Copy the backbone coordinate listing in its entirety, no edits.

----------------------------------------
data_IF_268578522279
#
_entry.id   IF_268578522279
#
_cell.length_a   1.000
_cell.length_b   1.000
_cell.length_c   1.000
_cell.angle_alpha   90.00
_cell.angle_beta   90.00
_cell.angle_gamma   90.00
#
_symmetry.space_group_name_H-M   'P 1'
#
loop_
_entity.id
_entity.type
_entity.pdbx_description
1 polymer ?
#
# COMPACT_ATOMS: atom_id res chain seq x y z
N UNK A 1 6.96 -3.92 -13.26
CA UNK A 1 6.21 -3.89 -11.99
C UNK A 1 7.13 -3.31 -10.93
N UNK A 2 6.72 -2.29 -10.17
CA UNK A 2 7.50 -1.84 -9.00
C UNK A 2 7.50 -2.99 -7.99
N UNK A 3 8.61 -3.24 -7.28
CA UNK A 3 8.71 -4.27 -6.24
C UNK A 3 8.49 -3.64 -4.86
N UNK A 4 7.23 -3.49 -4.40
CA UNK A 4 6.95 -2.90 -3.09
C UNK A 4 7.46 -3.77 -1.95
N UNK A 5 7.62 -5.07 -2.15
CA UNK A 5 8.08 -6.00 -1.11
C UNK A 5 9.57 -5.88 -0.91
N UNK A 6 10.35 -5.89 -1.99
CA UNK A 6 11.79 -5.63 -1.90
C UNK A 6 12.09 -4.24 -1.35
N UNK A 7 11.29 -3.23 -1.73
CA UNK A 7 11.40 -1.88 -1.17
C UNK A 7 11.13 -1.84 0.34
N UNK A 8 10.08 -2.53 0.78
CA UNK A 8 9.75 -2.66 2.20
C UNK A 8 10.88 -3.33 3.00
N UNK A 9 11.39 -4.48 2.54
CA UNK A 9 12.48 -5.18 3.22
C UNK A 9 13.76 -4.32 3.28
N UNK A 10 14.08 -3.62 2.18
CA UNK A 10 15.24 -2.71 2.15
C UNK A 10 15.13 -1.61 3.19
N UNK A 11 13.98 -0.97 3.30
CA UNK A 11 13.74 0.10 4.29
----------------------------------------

data_IF_268578522279
#
_entry.id   IF_268578522279
#
_cell.length_a   1.000
_cell.length_b   1.000
_cell.length_c   1.000
_cell.angle_alpha   90.00
_cell.angle_beta   90.00
_cell.angle_gamma   90.00
#
_symmetry.space_group_name_H-M   'P 1'
#
loop_
_entity.id
_entity.type
_entity.pdbx_description
1 polymer ?
#
# COMPACT_ATOMS: atom_id res chain seq x y z
N UNK A 1 6.96 -3.92 -13.26
CA UNK A 1 6.21 -3.89 -11.99
C UNK A 1 7.13 -3.31 -10.93
N UNK A 2 6.72 -2.29 -10.17
CA UNK A 2 7.50 -1.84 -9.00
C UNK A 2 7.50 -2.99 -7.99
N UNK A 3 8.61 -3.24 -7.28
CA UNK A 3 8.71 -4.27 -6.24
C UNK A 3 8.49 -3.64 -4.86
N UNK A 4 7.23 -3.49 -4.40
CA UNK A 4 6.95 -2.90 -3.09
C UNK A 4 7.46 -3.77 -1.95
N UNK A 5 7.62 -5.07 -2.15
CA UNK A 5 8.08 -6.00 -1.11
C UNK A 5 9.57 -5.88 -0.91
N UNK A 6 10.35 -5.89 -1.99
CA UNK A 6 11.79 -5.63 -1.90
C UNK A 6 12.09 -4.24 -1.35
N UNK A 7 11.29 -3.23 -1.73
CA UNK A 7 11.40 -1.88 -1.17
C UNK A 7 11.13 -1.84 0.34
N UNK A 8 10.08 -2.53 0.78
CA UNK A 8 9.75 -2.66 2.20
C UNK A 8 10.88 -3.33 3.00
N UNK A 9 11.39 -4.48 2.54
CA UNK A 9 12.48 -5.18 3.22
C UNK A 9 13.76 -4.32 3.28
N UNK A 10 14.08 -3.62 2.18
CA UNK A 10 15.24 -2.71 2.15
C UNK A 10 15.13 -1.61 3.19
N UNK A 11 13.98 -0.97 3.30
CA UNK A 11 13.74 0.10 4.29